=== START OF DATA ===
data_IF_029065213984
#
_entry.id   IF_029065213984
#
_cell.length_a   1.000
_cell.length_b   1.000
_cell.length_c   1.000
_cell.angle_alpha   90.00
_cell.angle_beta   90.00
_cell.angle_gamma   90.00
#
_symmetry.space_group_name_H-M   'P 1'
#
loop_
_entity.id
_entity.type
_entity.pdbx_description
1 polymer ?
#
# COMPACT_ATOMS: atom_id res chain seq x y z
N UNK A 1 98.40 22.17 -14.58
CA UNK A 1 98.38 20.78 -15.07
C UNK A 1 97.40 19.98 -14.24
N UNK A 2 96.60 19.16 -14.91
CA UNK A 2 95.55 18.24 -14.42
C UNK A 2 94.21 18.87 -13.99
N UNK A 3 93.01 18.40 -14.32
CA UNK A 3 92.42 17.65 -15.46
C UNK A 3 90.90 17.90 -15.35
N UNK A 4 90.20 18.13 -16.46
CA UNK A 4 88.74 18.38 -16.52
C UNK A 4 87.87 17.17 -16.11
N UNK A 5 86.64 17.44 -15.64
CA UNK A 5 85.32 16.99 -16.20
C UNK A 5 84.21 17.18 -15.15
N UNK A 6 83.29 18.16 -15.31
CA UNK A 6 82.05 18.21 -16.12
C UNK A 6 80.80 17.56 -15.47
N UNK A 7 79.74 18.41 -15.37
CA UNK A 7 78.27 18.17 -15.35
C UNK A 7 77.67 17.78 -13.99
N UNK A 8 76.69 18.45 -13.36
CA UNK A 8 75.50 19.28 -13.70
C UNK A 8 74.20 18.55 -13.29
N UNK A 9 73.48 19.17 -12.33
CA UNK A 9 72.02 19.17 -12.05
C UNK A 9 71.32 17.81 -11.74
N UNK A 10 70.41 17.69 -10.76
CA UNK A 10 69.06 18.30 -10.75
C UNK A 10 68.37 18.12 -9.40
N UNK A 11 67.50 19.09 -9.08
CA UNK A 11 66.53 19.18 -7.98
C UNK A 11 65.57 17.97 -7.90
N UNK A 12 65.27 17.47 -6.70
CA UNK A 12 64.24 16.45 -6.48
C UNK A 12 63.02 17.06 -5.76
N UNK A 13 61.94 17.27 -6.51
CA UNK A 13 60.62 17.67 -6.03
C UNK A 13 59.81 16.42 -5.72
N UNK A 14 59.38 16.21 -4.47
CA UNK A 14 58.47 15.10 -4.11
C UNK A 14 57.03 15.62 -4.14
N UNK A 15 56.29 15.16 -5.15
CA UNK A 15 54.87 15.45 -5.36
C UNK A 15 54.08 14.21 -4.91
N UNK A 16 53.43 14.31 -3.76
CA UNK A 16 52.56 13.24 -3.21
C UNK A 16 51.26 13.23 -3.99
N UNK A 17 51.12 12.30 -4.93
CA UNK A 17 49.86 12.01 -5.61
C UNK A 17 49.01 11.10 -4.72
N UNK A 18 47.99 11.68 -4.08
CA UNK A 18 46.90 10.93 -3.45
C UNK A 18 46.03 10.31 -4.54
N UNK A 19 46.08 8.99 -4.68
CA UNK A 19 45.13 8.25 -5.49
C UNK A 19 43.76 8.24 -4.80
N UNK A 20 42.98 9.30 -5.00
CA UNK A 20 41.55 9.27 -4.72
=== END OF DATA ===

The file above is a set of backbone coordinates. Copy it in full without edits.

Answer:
data_IF_029065213984
#
_entry.id   IF_029065213984
#
_cell.length_a   1.000
_cell.length_b   1.000
_cell.length_c   1.000
_cell.angle_alpha   90.00
_cell.angle_beta   90.00
_cell.angle_gamma   90.00
#
_symmetry.space_group_name_H-M   'P 1'
#
loop_
_entity.id
_entity.type
_entity.pdbx_description
1 polymer ?
#
# COMPACT_ATOMS: atom_id res chain seq x y z
N UNK A 1 98.40 22.17 -14.58
CA UNK A 1 98.38 20.78 -15.07
C UNK A 1 97.40 19.98 -14.24
N UNK A 2 96.60 19.16 -14.91
CA UNK A 2 95.55 18.24 -14.42
C UNK A 2 94.21 18.87 -13.99
N UNK A 3 93.01 18.40 -14.32
CA UNK A 3 92.42 17.65 -15.46
C UNK A 3 90.90 17.90 -15.35
N UNK A 4 90.20 18.13 -16.46
CA UNK A 4 88.74 18.38 -16.52
C UNK A 4 87.87 17.17 -16.11
N UNK A 5 86.64 17.44 -15.64
CA UNK A 5 85.32 16.99 -16.20
C UNK A 5 84.21 17.18 -15.15
N UNK A 6 83.29 18.16 -15.31
CA UNK A 6 82.05 18.21 -16.12
C UNK A 6 80.80 17.56 -15.47
N UNK A 7 79.74 18.41 -15.37
CA UNK A 7 78.27 18.17 -15.35
C UNK A 7 77.67 17.78 -13.99
N UNK A 8 76.69 18.45 -13.36
CA UNK A 8 75.50 19.28 -13.70
C UNK A 8 74.20 18.55 -13.29
N UNK A 9 73.48 19.17 -12.33
CA UNK A 9 72.02 19.17 -12.05
C UNK A 9 71.32 17.81 -11.74
N UNK A 10 70.41 17.69 -10.76
CA UNK A 10 69.06 18.30 -10.75
C UNK A 10 68.37 18.12 -9.40
N UNK A 11 67.50 19.09 -9.08
CA UNK A 11 66.53 19.18 -7.98
C UNK A 11 65.57 17.97 -7.90
N UNK A 12 65.27 17.47 -6.70
CA UNK A 12 64.24 16.45 -6.48
C UNK A 12 63.02 17.06 -5.76
N UNK A 13 61.94 17.27 -6.51
CA UNK A 13 60.62 17.67 -6.03
C UNK A 13 59.81 16.42 -5.72
N UNK A 14 59.38 16.21 -4.47
CA UNK A 14 58.47 15.10 -4.11
C UNK A 14 57.03 15.62 -4.14
N UNK A 15 56.29 15.16 -5.15
CA UNK A 15 54.87 15.45 -5.36
C UNK A 15 54.08 14.21 -4.91
N UNK A 16 53.43 14.31 -3.76
CA UNK A 16 52.56 13.24 -3.21
C UNK A 16 51.26 13.23 -3.99
N UNK A 17 51.12 12.30 -4.93
CA UNK A 17 49.86 12.01 -5.61
C UNK A 17 49.01 11.10 -4.72
N UNK A 18 47.99 11.68 -4.08
CA UNK A 18 46.90 10.93 -3.45
C UNK A 18 46.03 10.31 -4.54
N UNK A 19 46.08 8.99 -4.68
CA UNK A 19 45.13 8.25 -5.49
C UNK A 19 43.76 8.24 -4.80
N UNK A 20 42.98 9.30 -5.00
CA UNK A 20 41.55 9.27 -4.72